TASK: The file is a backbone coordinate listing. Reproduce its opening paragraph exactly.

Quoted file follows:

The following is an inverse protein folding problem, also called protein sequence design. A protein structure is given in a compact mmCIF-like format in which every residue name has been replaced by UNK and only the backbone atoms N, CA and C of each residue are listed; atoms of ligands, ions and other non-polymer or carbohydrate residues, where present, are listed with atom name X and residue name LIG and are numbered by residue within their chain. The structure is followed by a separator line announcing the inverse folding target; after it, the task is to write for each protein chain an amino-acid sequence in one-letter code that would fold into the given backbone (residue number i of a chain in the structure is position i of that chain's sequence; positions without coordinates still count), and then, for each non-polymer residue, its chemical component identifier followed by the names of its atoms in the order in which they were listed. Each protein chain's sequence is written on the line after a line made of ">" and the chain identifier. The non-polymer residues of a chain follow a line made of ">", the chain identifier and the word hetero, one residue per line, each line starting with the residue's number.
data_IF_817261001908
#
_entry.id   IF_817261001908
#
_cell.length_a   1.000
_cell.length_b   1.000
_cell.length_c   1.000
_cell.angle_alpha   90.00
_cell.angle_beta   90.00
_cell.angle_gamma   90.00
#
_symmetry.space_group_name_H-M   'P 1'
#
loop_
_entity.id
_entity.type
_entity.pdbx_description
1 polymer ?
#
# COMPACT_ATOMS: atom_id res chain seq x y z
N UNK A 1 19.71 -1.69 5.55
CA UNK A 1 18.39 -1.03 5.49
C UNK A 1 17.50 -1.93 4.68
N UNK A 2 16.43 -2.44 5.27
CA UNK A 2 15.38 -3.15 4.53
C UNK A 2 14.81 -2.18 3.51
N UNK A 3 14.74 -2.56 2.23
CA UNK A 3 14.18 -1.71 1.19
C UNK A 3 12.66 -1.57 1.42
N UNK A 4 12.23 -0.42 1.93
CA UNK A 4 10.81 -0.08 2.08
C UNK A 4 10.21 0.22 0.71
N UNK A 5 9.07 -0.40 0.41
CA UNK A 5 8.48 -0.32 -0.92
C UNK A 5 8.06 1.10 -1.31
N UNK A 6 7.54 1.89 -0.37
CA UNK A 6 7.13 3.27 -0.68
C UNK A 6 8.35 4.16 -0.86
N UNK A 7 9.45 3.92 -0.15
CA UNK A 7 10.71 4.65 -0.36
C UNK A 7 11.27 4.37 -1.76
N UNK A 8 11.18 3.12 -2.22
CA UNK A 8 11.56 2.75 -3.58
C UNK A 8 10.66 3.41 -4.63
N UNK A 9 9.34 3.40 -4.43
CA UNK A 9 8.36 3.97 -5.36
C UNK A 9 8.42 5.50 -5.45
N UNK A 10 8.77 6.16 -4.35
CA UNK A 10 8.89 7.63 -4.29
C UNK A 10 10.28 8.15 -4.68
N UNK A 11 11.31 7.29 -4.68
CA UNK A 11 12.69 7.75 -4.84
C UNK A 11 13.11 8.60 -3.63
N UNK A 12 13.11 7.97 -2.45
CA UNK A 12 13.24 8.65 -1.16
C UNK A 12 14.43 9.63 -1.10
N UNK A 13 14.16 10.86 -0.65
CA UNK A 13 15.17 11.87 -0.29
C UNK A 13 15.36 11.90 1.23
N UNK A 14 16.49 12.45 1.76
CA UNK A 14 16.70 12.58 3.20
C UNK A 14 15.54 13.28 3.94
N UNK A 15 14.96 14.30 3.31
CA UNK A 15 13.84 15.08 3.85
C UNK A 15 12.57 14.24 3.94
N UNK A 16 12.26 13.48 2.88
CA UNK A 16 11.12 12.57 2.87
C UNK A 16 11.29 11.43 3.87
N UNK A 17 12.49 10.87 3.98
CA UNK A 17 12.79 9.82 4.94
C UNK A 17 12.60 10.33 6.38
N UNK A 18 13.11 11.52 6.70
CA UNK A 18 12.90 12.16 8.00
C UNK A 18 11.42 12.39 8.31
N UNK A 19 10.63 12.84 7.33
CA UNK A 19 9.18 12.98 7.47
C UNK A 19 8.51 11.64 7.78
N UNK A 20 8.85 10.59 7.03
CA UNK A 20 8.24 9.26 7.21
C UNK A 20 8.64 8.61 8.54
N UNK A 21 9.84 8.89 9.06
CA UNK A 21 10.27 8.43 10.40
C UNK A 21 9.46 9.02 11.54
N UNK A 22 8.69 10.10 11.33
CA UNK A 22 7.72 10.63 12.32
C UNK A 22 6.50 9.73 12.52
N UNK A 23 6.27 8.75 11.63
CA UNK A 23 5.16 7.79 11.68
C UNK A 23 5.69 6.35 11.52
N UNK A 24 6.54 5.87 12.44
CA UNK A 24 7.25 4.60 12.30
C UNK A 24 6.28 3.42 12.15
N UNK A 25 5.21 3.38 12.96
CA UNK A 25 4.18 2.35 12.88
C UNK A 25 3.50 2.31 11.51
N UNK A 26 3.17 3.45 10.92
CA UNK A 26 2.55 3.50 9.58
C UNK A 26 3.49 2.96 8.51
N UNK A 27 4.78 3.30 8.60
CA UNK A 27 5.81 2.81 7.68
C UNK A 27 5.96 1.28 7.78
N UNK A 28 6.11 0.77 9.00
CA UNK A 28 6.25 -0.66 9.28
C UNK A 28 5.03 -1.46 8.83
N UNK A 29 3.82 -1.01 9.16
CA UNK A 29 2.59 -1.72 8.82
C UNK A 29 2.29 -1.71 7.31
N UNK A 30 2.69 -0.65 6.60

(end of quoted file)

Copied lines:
The following is an inverse protein folding problem, also called protein sequence design. A protein structure is given in a compact mmCIF-like format in which every residue name has been replaced by UNK and only the backbone atoms N, CA and C of each residue are listed; atoms of ligands, ions and other non-polymer or carbohydrate residues, where present, are listed with atom name X and residue name LIG and are numbered by residue within their chain. The structure is followed by a separator line announcing the inverse folding target; after it, the task is to write for each protein chain an amino-acid sequence in one-letter code that would fold into the given backbone (residue number i of a chain in the structure is position i of that chain's sequence; positions without coordinates still count), and then, for each non-polymer residue, its chemical component identifier followed by the names of its atoms in the order in which they were listed. Each protein chain's sequence is written on the line after a line made of ">" and the chain identifier. The non-polymer residues of a chain follow a line made of ">", the chain identifier and the word hetero, one residue per line, each line starting with the residue's number.